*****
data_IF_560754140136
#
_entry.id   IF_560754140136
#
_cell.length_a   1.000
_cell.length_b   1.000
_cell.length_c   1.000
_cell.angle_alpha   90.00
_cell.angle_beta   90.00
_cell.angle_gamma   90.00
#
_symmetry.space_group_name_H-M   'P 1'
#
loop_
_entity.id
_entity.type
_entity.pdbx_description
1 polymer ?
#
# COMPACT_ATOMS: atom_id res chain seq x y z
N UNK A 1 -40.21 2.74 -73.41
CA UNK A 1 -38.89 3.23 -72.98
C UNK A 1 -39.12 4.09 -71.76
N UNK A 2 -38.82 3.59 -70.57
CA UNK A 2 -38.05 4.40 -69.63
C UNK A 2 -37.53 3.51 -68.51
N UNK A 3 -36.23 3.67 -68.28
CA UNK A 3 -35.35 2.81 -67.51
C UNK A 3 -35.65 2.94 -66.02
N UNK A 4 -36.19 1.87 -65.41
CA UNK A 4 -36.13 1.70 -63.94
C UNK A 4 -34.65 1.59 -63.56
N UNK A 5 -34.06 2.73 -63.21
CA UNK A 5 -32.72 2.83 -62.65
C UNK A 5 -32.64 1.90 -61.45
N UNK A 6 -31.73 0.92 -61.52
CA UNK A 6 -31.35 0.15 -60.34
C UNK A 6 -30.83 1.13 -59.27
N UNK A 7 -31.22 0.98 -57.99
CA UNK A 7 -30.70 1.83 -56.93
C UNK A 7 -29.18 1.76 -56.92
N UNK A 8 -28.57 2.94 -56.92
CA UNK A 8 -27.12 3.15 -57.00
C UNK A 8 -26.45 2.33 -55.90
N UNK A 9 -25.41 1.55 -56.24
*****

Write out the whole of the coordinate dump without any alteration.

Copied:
data_IF_560754140136
#
_entry.id   IF_560754140136
#
_cell.length_a   1.000
_cell.length_b   1.000
_cell.length_c   1.000
_cell.angle_alpha   90.00
_cell.angle_beta   90.00
_cell.angle_gamma   90.00
#
_symmetry.space_group_name_H-M   'P 1'
#
loop_
_entity.id
_entity.type
_entity.pdbx_description
1 polymer ?
#
# COMPACT_ATOMS: atom_id res chain seq x y z
N UNK A 1 -40.21 2.74 -73.41
CA UNK A 1 -38.89 3.23 -72.98
C UNK A 1 -39.12 4.09 -71.76
N UNK A 2 -38.82 3.59 -70.57
CA UNK A 2 -38.05 4.40 -69.63
C UNK A 2 -37.53 3.51 -68.51
N UNK A 3 -36.23 3.67 -68.28
CA UNK A 3 -35.35 2.81 -67.51
C UNK A 3 -35.65 2.94 -66.02
N UNK A 4 -36.19 1.87 -65.41
CA UNK A 4 -36.13 1.70 -63.94
C UNK A 4 -34.65 1.59 -63.56
N UNK A 5 -34.06 2.73 -63.21
CA UNK A 5 -32.72 2.83 -62.65
C UNK A 5 -32.64 1.90 -61.45
N UNK A 6 -31.73 0.92 -61.52
CA UNK A 6 -31.35 0.15 -60.34
C UNK A 6 -30.83 1.13 -59.27
N UNK A 7 -31.22 0.98 -57.99
CA UNK A 7 -30.70 1.83 -56.93
C UNK A 7 -29.18 1.76 -56.92
N UNK A 8 -28.57 2.94 -56.92
CA UNK A 8 -27.12 3.15 -57.00
C UNK A 8 -26.45 2.33 -55.90
N UNK A 9 -25.41 1.55 -56.24